Coffee association hopes to stimulate Chinese market

Updated: 2011-06-01 10:05

By Heather Walsh (China Daily)

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BOGOTA, Colombia - Colombia is looking to encourage a new generation of Chinese consumers to pick up a latte instead of tea.

Colombia's National Coffee Growers Federation is hosting experts from China for tastings this week and has created a logo to promote the brand in the Asian nation, according to the group's Chief Executive Officer Luis Munoz.

The logo includes a phonetic spelling of a fictional farmer's first name, followed by the Chinese characters meaning "imperial," "aroma" and "savor" as Colombia targets an "exponentially growing" market, Munoz said.

"The culture is thousands of years old," he said in a May 26 interview at the group's headquarters in Bogota. "It's clear the market has a new generation" open to drinking coffee and not just tea, he said.

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Colombia, the world's second-largest grower of Arabica coffee, and Nestle Corp and Starbucks Corp, are eyeing new customers in China as an expanding economy spurs consumer spending and retail sales.

Seattle-based Starbucks, the world's largest coffee-shop operator, plans to more than triple the number of its outlets in the Chinese mainland to 1,500 by 2015 as average profitability at stores there outpaces the United States.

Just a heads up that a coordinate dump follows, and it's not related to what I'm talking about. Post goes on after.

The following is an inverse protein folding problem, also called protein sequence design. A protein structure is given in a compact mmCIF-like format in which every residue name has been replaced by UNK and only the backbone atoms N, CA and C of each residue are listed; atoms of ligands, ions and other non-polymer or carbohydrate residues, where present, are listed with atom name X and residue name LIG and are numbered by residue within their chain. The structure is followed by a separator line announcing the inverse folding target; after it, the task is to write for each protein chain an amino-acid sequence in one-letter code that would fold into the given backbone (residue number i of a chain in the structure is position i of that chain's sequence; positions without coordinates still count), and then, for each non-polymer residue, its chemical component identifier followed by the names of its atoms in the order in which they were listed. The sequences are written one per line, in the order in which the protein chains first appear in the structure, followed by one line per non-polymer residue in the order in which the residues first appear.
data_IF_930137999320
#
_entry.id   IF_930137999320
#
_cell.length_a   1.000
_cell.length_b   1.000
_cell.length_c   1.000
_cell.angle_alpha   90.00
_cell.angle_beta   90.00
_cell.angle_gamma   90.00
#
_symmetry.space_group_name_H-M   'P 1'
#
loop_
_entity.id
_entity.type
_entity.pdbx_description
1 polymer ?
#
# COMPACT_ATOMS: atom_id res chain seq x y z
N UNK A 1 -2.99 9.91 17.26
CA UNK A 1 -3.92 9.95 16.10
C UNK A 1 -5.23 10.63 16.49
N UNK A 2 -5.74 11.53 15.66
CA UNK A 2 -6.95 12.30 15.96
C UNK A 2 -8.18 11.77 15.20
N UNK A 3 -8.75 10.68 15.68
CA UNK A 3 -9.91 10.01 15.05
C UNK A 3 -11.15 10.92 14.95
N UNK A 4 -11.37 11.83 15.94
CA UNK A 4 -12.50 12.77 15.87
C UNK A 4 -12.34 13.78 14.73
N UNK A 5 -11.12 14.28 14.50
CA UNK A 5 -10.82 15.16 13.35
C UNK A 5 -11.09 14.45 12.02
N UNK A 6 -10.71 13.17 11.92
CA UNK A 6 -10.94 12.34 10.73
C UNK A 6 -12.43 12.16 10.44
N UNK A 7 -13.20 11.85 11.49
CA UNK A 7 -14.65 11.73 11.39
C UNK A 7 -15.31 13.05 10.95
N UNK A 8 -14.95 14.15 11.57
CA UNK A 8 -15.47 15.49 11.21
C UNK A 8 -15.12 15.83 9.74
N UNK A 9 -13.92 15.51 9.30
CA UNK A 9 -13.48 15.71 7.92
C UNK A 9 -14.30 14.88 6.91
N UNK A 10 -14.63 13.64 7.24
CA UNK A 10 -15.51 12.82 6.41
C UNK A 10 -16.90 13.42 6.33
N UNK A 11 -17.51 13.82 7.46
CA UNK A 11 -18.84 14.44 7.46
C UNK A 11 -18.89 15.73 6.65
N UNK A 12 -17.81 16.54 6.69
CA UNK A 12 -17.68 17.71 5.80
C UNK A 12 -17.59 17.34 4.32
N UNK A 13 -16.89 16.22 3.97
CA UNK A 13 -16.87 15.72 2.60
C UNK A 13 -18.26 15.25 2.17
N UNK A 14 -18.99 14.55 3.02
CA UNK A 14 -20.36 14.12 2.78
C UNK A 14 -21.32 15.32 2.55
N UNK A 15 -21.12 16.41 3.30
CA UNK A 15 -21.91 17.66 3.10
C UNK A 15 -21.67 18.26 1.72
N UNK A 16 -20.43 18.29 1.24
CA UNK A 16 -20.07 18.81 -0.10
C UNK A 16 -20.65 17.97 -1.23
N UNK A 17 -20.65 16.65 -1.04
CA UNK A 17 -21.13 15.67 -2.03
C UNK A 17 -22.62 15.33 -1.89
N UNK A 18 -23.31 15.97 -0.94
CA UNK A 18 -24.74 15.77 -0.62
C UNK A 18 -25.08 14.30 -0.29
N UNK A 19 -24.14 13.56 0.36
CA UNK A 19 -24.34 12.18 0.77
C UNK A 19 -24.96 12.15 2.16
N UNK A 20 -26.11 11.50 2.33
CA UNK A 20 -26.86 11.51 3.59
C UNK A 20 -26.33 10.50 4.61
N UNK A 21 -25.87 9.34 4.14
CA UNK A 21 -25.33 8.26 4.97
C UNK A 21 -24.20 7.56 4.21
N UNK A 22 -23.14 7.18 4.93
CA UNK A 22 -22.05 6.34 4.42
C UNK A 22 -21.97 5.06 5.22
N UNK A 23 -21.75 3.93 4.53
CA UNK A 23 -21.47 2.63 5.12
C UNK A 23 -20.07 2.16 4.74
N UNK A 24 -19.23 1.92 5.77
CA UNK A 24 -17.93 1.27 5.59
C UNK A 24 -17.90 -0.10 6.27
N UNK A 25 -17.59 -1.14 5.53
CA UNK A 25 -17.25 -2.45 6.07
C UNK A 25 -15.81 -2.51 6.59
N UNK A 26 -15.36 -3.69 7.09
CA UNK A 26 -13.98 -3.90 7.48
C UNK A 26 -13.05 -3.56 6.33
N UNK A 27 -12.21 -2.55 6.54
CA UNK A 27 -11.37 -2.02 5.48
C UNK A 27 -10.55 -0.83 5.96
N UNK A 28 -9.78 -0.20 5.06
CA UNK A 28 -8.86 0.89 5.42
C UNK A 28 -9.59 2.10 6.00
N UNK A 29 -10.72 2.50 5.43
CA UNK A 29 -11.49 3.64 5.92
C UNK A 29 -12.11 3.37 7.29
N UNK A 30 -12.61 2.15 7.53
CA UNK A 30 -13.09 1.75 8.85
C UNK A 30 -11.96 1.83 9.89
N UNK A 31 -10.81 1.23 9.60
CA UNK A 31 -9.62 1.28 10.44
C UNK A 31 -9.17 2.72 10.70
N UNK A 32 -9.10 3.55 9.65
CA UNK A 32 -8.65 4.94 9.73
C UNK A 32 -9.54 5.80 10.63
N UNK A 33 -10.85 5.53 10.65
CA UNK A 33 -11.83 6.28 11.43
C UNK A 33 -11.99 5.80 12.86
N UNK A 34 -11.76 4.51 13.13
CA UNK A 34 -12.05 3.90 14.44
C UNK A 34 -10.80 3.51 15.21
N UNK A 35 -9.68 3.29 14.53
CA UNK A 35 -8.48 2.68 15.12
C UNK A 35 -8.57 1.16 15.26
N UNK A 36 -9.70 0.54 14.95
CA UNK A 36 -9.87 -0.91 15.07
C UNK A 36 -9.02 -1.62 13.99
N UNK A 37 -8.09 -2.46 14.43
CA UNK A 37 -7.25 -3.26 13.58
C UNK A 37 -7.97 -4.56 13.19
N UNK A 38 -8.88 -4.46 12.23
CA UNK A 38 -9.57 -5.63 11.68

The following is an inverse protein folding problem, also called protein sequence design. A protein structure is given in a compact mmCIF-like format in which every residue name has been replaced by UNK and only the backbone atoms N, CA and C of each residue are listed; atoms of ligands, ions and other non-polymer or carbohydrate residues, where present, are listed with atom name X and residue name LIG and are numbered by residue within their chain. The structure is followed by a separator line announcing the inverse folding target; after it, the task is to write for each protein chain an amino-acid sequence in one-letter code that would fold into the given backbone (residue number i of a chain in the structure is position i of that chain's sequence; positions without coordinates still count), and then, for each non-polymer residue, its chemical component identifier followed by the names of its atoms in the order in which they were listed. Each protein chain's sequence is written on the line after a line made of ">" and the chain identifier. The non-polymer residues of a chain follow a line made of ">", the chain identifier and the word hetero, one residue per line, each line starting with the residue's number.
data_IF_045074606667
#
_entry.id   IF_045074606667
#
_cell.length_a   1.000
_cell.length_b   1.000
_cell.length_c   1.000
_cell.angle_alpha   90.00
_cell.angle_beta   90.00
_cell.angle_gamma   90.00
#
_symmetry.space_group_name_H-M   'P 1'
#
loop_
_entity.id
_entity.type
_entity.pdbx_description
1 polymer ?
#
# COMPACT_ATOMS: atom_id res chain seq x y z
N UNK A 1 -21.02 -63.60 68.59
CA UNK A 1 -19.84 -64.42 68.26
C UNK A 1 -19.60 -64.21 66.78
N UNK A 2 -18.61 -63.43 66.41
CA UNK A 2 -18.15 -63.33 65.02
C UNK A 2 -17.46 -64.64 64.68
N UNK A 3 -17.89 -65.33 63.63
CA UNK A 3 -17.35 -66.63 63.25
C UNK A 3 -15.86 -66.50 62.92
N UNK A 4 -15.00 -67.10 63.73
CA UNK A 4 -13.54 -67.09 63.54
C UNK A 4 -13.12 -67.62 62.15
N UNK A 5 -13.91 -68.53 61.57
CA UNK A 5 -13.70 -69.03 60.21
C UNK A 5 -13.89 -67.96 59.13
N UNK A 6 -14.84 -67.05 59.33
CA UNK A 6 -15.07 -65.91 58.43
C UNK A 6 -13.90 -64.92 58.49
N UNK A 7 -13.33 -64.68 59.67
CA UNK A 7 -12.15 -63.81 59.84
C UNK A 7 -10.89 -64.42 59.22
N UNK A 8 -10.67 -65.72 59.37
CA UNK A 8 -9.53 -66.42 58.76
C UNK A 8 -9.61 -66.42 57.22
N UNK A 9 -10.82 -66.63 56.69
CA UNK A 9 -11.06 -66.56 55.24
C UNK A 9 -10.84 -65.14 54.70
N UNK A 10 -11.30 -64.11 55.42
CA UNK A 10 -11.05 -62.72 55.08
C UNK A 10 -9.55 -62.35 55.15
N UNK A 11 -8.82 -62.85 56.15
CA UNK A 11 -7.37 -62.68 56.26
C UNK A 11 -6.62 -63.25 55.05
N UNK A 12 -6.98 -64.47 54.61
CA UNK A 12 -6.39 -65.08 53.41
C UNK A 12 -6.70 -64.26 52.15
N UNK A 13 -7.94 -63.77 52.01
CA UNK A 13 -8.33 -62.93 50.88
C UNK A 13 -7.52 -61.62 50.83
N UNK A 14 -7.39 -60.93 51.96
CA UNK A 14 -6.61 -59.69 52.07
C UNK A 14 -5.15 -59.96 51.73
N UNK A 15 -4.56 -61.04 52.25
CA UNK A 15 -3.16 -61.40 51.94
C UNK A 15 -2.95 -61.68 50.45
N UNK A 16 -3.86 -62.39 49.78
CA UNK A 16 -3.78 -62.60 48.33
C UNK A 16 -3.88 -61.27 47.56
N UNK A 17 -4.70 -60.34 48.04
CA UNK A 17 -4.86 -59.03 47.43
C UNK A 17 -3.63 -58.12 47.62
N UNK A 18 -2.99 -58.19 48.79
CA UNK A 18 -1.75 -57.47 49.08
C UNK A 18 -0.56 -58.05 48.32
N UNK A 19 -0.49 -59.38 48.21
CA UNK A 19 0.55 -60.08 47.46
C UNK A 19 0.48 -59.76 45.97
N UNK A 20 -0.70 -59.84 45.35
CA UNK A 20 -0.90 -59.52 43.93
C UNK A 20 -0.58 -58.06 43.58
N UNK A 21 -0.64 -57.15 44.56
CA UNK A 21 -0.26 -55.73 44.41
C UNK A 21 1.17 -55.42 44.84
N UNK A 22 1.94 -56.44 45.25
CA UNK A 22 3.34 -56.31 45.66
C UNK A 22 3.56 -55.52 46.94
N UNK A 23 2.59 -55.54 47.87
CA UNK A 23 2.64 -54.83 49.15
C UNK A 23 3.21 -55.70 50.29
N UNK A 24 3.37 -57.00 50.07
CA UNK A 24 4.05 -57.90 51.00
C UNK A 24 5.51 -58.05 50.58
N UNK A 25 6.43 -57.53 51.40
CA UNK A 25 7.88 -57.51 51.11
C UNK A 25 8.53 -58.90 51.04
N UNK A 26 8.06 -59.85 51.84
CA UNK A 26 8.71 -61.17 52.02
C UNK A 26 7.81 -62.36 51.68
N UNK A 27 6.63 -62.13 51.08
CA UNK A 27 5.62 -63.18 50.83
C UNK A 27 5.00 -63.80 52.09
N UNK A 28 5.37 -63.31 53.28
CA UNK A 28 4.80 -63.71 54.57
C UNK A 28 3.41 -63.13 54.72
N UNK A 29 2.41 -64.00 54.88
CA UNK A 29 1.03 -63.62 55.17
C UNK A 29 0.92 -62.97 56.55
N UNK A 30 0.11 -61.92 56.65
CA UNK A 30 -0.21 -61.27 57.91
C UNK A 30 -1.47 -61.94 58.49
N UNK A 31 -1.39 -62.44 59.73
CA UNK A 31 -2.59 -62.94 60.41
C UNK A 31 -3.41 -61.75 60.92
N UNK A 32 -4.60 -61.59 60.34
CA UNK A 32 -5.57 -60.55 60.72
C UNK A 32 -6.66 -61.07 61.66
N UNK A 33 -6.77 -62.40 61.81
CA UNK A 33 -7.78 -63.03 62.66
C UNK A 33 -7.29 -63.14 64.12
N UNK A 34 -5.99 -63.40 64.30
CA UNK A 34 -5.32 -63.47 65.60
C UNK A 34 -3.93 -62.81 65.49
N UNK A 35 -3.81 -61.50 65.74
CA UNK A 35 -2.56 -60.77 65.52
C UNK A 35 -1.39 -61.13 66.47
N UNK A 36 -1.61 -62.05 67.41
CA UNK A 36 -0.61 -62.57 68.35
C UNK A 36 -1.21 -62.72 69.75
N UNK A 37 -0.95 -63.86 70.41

Purchases by younger Chinese are fueling demand for Arabica coffee by between 10 and 15 percent a year, according to an industry group known as China Coffee Association Beijing. Mild Arabica beans are favored by brewers of specialty drinks such as Starbucks.

While consumption of commodities in China has led to higher prices for oil, coal and copper, the market for Colombian coffee in the Asian nation is "very small" and won't tip the balance between supply and demand, Munoz said.

China's coffee imports will rise to 450,000 bags in the 2010 crop year from 425,000 a year earlier, according to US Agriculture Department figures. Each bag weighs 60 kilograms.

Colombia is making inroads in Asia as it seeks to more than double its output this decade after the price of coffee touched a 14-year high in May. China, Japan, South Korea and Australia bought about 17 percent of last year's Colombian crop of 8.9 million bags, according to Munoz.

"We are bringing Colombian coffee to markets that once were far away," he said. "Asia will grow enormously."

China ranks first among 22 emerging Asian economies as the nation most likely to maintain fast growth over the next five years, according to the Bloomberg Economic Momentum Index for Developing Asia.

The federation, which represents the majority of Colombia's more than 550,000 coffee growers, forecasts 2011 production of 9.5 million bags, and output may jump to 18 million bags in 2020, according to Munoz.

Bloomberg News


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